The nine step process requires individuals to ask their doctor for information about voluntary assisted dying before being assessed by two doctors who have completed training in assessing people for voluntary dying to see if requirements are met.

Under the proposed law, a 10-day wait period will be implemented between a request and the issuing of a permit.

A report tabled in Victorian Parliament on Wednesday found since the scheme was established in June 2019, 581 people have been assessed for eligibility for euthanasia and 405 permits have been issued.

According to the report, the average age of people able to access the scheme in Victoria is 71 years.

Voluntary assisted dying advocate and A Peaceful End convenor Angie Miller said it was heartbreaking that terminally ill South Australians living just 20 minutes from the Victorian border were unable to access euthanasia due to the state’s legal prohibition.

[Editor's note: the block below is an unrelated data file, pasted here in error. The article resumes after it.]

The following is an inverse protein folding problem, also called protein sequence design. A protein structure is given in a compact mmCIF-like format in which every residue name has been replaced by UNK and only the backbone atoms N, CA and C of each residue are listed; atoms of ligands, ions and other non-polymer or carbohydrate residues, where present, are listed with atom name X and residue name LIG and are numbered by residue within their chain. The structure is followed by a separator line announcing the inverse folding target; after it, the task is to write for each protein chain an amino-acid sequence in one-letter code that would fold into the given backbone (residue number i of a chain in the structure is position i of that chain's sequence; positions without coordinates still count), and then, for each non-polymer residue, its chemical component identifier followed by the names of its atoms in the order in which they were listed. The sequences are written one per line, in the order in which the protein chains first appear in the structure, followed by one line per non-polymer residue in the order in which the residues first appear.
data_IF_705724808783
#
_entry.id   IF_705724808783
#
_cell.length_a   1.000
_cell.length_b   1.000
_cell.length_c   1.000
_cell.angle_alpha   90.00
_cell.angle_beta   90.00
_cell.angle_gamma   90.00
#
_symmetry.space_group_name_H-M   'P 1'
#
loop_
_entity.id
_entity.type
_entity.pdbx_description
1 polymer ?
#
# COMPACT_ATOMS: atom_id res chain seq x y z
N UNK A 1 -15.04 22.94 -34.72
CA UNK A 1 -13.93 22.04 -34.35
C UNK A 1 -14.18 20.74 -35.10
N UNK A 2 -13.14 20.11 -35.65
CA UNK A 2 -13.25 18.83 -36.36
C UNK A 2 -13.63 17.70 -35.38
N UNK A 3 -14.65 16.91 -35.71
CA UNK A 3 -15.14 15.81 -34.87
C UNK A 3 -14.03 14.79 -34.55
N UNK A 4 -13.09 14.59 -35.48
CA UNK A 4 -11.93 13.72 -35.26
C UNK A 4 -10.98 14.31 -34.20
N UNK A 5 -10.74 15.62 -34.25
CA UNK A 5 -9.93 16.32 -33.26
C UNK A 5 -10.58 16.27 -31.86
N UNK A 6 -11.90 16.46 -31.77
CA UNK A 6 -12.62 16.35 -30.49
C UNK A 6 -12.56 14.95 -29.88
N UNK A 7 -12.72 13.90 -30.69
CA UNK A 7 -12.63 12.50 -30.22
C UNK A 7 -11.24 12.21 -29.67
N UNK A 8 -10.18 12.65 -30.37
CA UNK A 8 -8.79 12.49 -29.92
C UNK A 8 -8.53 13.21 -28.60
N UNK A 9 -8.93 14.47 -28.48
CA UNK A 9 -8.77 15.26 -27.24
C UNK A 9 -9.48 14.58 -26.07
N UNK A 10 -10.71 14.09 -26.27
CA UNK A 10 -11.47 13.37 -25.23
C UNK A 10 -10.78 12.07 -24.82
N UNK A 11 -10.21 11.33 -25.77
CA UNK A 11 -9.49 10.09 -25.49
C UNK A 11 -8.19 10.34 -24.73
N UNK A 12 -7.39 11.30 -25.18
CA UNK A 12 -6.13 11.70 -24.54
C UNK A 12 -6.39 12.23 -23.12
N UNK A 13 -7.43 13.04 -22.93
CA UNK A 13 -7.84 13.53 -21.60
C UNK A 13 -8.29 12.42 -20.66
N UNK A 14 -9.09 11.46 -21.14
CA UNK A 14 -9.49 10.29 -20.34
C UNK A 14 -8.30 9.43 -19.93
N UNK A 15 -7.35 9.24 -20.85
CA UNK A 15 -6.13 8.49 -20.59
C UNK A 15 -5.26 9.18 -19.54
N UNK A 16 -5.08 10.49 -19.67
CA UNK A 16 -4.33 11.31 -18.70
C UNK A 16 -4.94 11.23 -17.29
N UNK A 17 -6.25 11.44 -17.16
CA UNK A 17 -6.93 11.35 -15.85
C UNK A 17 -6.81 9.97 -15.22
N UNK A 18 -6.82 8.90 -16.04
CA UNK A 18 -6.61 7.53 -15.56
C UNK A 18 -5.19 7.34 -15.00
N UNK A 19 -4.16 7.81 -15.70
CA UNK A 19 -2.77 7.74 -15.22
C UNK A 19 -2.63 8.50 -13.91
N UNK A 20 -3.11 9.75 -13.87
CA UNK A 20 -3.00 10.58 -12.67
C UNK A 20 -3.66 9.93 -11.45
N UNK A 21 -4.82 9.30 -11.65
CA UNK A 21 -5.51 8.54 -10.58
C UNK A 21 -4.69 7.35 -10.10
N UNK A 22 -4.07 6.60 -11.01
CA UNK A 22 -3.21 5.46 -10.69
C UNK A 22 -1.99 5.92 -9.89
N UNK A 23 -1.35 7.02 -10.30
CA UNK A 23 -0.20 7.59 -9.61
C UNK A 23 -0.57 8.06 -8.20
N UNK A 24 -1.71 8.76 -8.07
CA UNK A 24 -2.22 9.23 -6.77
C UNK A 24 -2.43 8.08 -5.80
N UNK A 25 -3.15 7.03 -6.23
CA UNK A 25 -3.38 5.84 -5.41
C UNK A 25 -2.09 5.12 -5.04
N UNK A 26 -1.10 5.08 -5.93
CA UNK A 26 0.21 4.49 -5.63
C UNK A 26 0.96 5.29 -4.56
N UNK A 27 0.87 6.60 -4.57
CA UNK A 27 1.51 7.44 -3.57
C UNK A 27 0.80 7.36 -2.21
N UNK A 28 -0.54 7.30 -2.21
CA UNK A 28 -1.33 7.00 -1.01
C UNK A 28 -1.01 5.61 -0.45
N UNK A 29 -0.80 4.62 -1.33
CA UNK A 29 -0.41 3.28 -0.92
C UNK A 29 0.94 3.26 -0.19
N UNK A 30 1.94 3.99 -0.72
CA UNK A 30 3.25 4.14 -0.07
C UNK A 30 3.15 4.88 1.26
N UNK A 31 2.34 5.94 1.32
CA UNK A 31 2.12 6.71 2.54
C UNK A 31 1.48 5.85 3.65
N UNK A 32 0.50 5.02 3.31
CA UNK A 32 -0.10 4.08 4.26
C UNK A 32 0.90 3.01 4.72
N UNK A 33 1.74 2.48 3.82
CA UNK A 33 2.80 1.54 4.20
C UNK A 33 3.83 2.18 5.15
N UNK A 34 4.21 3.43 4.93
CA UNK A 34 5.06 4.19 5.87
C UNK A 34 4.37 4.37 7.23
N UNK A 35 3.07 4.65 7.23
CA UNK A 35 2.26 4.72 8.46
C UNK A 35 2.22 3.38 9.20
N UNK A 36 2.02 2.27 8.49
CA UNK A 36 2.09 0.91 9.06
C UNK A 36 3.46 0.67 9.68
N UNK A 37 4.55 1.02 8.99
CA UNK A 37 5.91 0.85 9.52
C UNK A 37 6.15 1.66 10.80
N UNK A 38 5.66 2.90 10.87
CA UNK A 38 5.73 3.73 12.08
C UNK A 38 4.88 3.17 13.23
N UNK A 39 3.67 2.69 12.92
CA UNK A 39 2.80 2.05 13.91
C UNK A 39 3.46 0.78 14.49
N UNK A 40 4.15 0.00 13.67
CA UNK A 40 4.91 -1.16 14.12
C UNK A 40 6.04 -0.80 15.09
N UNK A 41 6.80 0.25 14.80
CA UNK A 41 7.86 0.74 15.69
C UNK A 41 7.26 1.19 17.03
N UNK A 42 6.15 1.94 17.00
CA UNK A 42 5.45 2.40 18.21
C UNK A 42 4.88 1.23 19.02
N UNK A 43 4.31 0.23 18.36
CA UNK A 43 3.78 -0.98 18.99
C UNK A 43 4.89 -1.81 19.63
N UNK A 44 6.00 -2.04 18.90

“Jane and I drove to the Victorian border and it is crazy to think that people who live so close to the border don’t have the same end of life choices,” she said.

“Not one more person is going to die under the voluntary assisted dying bill because it is so strict with its safeguards, but less people are going to suffer.

“At the End of Life Choices committee, SA Police said 10 people had taken their lives as a result of terminal illness since January 2019 and the Australian Nursing and Midwifery Federal SA Branch presented evidence which showed jurisdictions where assisted dying legislation has been enacted the palliative care sector has strengthened.